After more than a year of flying under the radar by tech standards, Amazon's Alexa voice-controlled assistant platform is looking to become more mainstream, and one of its first moves to that end is to become more portable – with the new Amazon Tap. We've spent a few weeks with the battery-powered version of the original Alexa device, the Echo.

The Tap is a little more than half the size of the tabletop Echo, which needs to be plugged into a wall at all times to operate. While the Tap offers one of the features we most desired in the Echo, by untethering it from the outlet, it introduces a new limitation to make it possible. As its name suggests, you need to "tap" a physical button on the front of the Tap if you want it to start listening for your commands, whereas the Echo is always listening and can be operated hands-free from across a room or with a remote with built-in microphone.

While this limitation is a little bit of a heart-breaker because multitasking with voice commands while your hands are busy is one of the true joys of using the Echo, the portability of the Tap means it winds up getting more use and in more environments, making it a net gain in utility overall.

The Tap became a popular tool around my office and house, with kids and adults alike grabbing hold of it to stream podcasts, music, audiobooks or answer random questions, give the weather forecast and play trivia, just for starters. The ability to move it from room to room made it more useful than the stationary Echo, even with the larger device's superior speaker and microphone.

Surprisingly, the Tap is a little less practical outside the home or other places with dedicated Wi-Fi. That's because it requires a constant connection to the Internet, and doing so with a mobile hotspot on a smartphone typically means sacrificing quite a bit of battery life on the phone.

In a world where many of us are smartphone power users constantly trying to squeeze another hour out of every charge, we found it often doesn't make sense to give up that extra juice just to keep the Tap connected, especially when most phones already have voice assistants similar to Alexa that are only a tap away.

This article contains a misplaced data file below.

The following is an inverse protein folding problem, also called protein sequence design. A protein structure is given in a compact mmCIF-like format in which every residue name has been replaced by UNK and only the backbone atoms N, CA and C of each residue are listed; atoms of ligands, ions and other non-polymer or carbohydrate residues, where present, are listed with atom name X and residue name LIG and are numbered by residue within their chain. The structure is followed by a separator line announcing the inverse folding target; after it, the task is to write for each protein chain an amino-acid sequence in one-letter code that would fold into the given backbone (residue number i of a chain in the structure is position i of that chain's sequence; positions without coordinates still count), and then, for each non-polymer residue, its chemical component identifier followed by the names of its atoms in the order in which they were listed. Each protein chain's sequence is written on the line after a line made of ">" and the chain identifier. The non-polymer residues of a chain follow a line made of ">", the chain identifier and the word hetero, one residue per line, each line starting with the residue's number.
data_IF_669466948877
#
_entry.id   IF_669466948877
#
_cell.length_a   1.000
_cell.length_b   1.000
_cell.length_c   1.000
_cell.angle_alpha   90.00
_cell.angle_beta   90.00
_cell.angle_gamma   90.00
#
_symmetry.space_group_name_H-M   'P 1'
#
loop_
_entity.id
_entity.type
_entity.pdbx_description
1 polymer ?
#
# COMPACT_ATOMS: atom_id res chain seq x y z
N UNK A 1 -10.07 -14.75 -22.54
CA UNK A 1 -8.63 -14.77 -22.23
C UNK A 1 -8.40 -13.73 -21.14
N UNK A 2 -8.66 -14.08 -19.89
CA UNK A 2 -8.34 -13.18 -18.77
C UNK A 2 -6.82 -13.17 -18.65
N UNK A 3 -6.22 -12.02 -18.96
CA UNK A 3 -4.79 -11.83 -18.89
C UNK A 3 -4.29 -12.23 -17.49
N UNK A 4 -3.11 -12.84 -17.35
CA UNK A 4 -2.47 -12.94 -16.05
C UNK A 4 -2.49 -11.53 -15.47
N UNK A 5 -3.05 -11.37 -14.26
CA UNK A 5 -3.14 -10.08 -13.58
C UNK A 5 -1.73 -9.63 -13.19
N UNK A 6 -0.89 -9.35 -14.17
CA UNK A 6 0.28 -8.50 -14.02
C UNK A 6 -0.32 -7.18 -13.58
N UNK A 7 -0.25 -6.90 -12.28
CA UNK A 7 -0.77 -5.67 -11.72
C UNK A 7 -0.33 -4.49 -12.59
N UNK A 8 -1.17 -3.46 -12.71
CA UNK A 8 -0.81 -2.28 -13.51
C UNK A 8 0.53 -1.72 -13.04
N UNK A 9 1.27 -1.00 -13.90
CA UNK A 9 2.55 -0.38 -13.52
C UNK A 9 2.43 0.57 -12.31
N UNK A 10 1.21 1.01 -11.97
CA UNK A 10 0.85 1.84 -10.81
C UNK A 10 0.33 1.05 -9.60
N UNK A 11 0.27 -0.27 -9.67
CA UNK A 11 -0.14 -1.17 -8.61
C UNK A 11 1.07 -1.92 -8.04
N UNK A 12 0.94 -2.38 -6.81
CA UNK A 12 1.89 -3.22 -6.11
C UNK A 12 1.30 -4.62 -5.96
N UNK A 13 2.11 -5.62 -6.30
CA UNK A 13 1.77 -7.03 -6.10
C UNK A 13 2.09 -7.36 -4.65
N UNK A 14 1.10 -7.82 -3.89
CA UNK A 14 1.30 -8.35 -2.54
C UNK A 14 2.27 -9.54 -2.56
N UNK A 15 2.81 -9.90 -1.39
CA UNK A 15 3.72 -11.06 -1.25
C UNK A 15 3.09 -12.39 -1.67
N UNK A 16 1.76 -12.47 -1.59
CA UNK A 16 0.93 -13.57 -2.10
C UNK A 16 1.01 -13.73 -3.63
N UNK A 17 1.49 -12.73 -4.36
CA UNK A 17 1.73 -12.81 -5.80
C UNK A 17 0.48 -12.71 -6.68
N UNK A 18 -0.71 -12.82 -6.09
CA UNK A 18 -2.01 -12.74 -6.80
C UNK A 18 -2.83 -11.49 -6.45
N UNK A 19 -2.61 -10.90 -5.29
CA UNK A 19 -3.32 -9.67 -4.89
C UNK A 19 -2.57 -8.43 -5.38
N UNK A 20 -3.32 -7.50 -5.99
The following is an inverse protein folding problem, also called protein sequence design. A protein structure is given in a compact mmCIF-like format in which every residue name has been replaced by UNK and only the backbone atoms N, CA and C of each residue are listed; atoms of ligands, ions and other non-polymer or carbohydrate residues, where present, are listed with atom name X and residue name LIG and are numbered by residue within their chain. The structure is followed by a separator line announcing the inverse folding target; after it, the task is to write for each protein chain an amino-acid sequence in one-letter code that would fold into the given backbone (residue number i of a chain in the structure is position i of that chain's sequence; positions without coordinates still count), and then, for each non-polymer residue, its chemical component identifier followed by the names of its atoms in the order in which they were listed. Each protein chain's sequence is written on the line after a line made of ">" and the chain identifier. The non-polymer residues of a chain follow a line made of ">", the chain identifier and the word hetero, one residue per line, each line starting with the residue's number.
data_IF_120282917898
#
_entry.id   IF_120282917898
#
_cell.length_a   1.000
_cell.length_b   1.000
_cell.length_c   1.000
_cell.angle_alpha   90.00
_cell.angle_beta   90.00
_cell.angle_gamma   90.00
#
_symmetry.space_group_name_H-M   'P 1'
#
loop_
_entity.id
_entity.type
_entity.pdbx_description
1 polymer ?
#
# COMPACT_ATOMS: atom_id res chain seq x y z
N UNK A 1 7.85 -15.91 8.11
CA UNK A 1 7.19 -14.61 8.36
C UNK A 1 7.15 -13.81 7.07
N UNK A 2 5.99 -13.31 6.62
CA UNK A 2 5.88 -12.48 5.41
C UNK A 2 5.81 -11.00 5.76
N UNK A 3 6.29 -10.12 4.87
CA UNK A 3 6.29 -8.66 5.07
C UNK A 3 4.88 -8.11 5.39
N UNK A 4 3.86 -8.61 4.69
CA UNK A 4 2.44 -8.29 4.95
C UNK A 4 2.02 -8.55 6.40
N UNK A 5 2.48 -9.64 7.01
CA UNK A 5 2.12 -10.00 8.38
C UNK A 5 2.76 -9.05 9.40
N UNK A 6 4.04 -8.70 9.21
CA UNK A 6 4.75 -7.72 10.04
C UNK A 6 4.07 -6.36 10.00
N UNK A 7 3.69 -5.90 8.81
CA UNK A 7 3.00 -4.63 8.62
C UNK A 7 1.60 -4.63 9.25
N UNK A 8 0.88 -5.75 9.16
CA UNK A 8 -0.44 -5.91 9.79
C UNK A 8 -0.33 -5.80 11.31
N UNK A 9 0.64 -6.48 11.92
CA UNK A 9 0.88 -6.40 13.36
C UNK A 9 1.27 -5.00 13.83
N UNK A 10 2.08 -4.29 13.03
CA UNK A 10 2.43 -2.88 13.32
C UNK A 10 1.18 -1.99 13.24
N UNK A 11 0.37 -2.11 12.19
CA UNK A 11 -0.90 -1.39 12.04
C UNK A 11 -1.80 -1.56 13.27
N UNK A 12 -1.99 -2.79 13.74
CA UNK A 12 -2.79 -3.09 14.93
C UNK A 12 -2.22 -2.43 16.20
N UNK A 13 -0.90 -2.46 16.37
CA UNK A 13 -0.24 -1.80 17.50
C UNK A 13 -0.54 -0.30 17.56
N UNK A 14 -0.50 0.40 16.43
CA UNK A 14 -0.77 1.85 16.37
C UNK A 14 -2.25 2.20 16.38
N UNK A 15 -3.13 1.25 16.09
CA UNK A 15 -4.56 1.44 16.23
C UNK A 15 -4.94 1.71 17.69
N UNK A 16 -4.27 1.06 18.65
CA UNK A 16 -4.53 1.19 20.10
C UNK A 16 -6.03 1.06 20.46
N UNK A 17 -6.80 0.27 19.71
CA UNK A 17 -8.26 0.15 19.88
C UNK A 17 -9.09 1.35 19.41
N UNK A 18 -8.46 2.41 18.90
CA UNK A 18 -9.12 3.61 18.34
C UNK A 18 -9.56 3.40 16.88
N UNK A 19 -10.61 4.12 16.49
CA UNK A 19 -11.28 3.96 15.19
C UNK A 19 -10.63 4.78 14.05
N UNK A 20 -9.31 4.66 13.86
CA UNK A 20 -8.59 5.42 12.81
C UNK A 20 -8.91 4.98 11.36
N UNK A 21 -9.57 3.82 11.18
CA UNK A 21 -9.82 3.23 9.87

Amazon seems to be conscious of this competition, though, and has been aggressive about adding big names to its Alexa platform – like Spotify, Pandora, TuneIn as well as interfacing with all kinds of smart home devices like Nest and SmartThings. It's also released an Alexa Skills Kit and API to allow developers to create an ever expanding list of skills that allow for limited voice access to texting, email, requesting an Uber or ordering fresh flowers. We've even seen an Echo used to pull a Tesla Model S out of the garage.

Amazon throwing open the doors to Alexa for developers has made it one of the most useful voice-activated platforms around, and it's just getting started, so a Tap is the kind of purchase that could become more valuable as time goes on. This has been the case with the Echo, which we've been using since it was in beta. Even since it became available for anyone to purchase through Amazon, its overall utility has grown by leaps and bounds.

Once your mobile hotspot dies or you disconnect the Tap from WiFi, it becomes little more than a middling Bluetooth speaker. Don't expect Alexa to even respond to your tap if it doesn't have an internet connection.

As bluetooth speakers go, the Tap isn't bad, but there are certainly better offerings at the $129 price point. You could get something of a similar size from Bose with better sound for a similar price, but of course that would just be a "dumb" speaker with no Alexa.

When streaming music, the Tap delivers crisp enough 360-degree sound from two 1.5-inch drivers and dual passive radiators for a little more bass. It comes with a nifty charging cradle and Amazon says it plays nine hours of music per charge; we found this to be a conservative estimate, which was a pleasant surprise.

At 6.2" x 2.6" x 2.6" (159 mm x 66 mm x 66 mm), you can't quite pocket the Tap, but it does slip into a bag or a backpack easily enough and you can also order an optional sling that slides over the speaker to protect its edges from drops and gives it an extra carrying loop. Weighing just over one pound (470 grams) also makes it easy to tote.

The Tap doesn't come with a remote like the Echo, but it does have a few extra buttons on top that allow you to easily control volume and advancing forward or back.

Overall, the Tap isn't the perfect voice-assisted device. We probably haven't seen that just yet. What it does is offer a choice for people who might enjoy access to a powerful voice assistant like Alexa from a variety of locations in the home, office or elsewhere. If hands-free interaction with such a platform is more valuable for you than portability, then the Echo or smaller Echo Dot is going to make more sense.

There is also another kind of customer who might want to consider the Tap. If you're in the market for a mid-range Bluetooth speaker, we recommend considering the Tap. You're likely to get comparable sound quality for a comparable price, and with the added bonus of access to a rapidly growing and powerful voice platform.

For more on the basic functionality, you can revisit our Echo review from last year.

Product page: Amazon

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